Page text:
But when the guidance from OPM on telework focuses on 10 pages of dependent care caveats, Uncle Sam is doing it wrong. And the “real life” scenarios only make it worse. I guarantee there is some government manager out there who’s going to use the Mason and Mahlon example to demonstrate why a government worker living in an apartment can’t be allowed to telework while having a relative watch the baby.

Trust Is Essential

Successful telework does require clearly articulated policy. But it requires one thing even more important—trust. Trust is the most critical element of telework (Just ask this PhD who has studied the topic extensively). Ten-page policies won’t make a great telework program. They’ll fill up months of meetings at OPM and scare most workers out of trying (maybe that’s why only about 40 percent of those eligible to telework in government even attempt it), and that’s about it.

We are currently in the midst of one of the most competitive cleared hiring markets I have seen in my 10 years working in and around government. And I’m hearing from more and more recruiters that telework and flexible schedules are one of the benefits they’re successfully using to attract talent. If government wants to compete, they’ll need to make sure their policies make it easier to telework—not harder.

Lindy Kyzer is the editor of ClearanceJobs.com and a former Defense Department employee.

X
This website uses cookies to enhance user experience and to analyze performance and traffic on our website. We also share information about your use of our site with our social media, advertising and analytics partners. Learn More / Do Not Sell My Personal Information
Accept Cookies
X
Cookie Preferences Cookie List

Do Not Sell My Personal Information

When you visit our website, we store cookies on your browser to collect information. The information collected might relate to you, your preferences or your device, and is mostly used to make the site work as you expect it to and to provide a more personalized web experience. However, you can choose not to allow certain types of cookies, which may impact your experience of the site and the services we are able to offer. Click on the different category headings to find out more and change our default settings according to your preference. You cannot opt-out of our First Party Strictly Necessary Cookies as they are deployed in order to ensure the proper functioning of our website (such as prompting the cookie banner and remembering your settings, to log into your account, to redirect you when you log out, etc.). For more information about the First and Third Party Cookies used please follow this link.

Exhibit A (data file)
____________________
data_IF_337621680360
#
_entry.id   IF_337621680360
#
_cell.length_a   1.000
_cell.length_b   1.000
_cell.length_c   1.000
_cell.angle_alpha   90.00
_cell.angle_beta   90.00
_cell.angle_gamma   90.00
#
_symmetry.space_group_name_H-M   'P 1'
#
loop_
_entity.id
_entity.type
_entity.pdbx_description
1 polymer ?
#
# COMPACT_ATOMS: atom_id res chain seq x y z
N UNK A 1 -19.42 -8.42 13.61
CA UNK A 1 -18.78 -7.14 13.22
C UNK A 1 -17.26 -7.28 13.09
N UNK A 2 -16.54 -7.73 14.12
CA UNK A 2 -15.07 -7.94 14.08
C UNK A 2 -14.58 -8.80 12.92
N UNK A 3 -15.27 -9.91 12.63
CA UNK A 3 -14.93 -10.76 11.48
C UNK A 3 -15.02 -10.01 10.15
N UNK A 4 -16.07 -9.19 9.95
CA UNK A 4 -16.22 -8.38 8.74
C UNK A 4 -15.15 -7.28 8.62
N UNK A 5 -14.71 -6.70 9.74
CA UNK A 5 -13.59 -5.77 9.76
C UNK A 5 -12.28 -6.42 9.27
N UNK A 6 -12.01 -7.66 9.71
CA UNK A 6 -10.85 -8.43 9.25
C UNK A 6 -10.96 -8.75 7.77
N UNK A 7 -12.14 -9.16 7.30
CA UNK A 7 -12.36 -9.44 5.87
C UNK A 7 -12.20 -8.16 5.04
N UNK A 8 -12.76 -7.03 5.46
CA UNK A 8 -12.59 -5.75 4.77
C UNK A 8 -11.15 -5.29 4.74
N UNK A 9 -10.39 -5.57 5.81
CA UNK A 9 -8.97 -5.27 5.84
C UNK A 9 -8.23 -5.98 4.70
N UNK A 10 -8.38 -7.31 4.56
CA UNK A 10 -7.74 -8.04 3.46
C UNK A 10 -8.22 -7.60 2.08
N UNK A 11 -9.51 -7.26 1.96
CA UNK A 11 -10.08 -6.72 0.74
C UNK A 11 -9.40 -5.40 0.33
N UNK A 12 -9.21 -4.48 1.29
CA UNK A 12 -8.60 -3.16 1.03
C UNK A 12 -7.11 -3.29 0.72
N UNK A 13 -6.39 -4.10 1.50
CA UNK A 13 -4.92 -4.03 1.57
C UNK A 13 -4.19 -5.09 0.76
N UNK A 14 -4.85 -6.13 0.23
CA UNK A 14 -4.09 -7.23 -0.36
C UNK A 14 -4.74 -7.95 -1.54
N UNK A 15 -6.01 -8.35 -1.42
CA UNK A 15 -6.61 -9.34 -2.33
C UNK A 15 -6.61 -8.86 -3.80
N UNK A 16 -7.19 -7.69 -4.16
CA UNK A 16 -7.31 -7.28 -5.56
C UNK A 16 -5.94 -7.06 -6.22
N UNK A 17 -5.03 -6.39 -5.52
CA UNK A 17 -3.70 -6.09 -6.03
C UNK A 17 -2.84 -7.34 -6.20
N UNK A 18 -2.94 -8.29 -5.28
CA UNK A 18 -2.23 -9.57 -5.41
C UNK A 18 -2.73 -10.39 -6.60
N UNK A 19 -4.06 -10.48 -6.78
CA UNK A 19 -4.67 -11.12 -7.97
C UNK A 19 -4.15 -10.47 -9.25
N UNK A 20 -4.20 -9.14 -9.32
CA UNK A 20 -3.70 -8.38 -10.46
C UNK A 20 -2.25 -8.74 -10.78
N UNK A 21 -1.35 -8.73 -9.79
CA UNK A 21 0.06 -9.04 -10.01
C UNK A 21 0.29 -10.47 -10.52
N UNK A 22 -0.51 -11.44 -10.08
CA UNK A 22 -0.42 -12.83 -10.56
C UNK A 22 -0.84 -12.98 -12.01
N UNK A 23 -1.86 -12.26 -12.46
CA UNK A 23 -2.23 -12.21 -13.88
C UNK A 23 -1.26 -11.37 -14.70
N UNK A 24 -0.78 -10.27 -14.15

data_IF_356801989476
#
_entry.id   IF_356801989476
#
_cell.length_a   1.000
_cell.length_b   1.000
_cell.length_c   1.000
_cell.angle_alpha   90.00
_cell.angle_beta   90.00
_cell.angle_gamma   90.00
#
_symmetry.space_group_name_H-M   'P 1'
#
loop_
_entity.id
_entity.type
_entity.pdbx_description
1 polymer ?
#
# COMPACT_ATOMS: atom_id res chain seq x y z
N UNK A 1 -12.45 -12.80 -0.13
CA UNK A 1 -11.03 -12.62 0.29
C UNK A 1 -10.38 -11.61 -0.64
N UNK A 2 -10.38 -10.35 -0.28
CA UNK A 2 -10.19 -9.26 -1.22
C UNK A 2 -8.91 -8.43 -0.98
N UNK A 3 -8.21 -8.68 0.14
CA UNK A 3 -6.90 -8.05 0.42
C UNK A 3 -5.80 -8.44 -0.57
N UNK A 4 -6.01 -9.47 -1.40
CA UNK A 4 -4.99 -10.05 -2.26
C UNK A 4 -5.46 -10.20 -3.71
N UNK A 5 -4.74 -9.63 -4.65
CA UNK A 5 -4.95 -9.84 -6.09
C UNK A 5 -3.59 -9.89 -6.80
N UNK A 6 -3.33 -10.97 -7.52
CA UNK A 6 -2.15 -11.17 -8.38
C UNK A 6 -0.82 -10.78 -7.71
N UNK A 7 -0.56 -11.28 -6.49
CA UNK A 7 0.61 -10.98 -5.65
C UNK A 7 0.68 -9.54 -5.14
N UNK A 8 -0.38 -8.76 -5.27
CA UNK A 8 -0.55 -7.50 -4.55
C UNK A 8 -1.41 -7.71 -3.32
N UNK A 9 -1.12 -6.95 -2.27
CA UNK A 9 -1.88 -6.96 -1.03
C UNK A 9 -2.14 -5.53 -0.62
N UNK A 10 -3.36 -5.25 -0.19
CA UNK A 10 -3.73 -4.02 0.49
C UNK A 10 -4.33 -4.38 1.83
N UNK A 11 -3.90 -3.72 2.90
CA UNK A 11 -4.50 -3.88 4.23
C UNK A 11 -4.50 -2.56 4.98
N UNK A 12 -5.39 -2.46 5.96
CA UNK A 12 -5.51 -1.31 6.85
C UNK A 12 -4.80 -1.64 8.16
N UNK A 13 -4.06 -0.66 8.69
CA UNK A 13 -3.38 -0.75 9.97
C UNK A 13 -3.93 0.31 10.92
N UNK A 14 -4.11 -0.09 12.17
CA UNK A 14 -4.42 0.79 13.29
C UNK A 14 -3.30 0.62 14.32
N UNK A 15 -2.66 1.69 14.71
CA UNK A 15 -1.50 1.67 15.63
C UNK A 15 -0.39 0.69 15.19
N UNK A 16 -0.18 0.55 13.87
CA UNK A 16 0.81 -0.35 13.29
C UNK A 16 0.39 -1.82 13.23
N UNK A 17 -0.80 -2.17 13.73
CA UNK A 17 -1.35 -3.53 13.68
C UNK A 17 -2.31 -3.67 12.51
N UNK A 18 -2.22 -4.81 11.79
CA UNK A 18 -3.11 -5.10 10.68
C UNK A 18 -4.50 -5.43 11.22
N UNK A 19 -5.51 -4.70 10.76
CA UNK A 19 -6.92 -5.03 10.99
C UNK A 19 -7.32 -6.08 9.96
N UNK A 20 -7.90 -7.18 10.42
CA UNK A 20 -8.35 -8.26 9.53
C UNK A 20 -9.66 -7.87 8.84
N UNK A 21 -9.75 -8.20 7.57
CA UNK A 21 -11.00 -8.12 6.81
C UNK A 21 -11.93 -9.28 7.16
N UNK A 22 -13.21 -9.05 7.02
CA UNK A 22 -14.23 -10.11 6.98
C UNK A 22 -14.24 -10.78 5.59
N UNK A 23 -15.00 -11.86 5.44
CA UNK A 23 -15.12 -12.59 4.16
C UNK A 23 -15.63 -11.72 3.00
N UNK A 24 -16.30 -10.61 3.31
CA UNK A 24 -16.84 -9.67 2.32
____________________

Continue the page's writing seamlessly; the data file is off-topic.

Allow All Cookies

Manage Consent Preferences

Strictly Necessary Cookies - Always Active

We do not allow you to opt-out of our certain cookies, as they are necessary to ensure the proper functioning of our website (such as prompting our cookie banner and remembering your privacy choices) and/or to monitor site performance. These cookies are not used in a way that constitutes a “sale” of your data under the CCPA. You can set your browser to block or alert you about these cookies, but some parts of the site will not work as intended if you do so. You can usually find these settings in the Options or Preferences menu of your browser. Visit www.allaboutcookies.org to learn more.

Sale of Personal Data, Targeting & Social Media Cookies

Under the California Consumer Privacy Act, you have the right to opt-out of the sale of your personal information to third parties. These cookies collect information for analytics and to personalize your experience with targeted ads. You may exercise your right to opt out of the sale of personal information by using this toggle switch. If you opt out we will not be able to offer you personalised ads and will not hand over your personal information to any third parties. Additionally, you may contact our legal department for further clarification about your rights as a California consumer by using this Exercise My Rights link

If you have enabled privacy controls on your browser (such as a plugin), we have to take that as a valid request to opt-out. Therefore we would not be able to track your activity through the web. This may affect our ability to personalize ads according to your preferences.

Targeting cookies may be set through our site by our advertising partners. They may be used by those companies to build a profile of your interests and show you relevant adverts on other sites. They do not store directly personal information, but are based on uniquely identifying your browser and internet device. If you do not allow these cookies, you will experience less targeted advertising.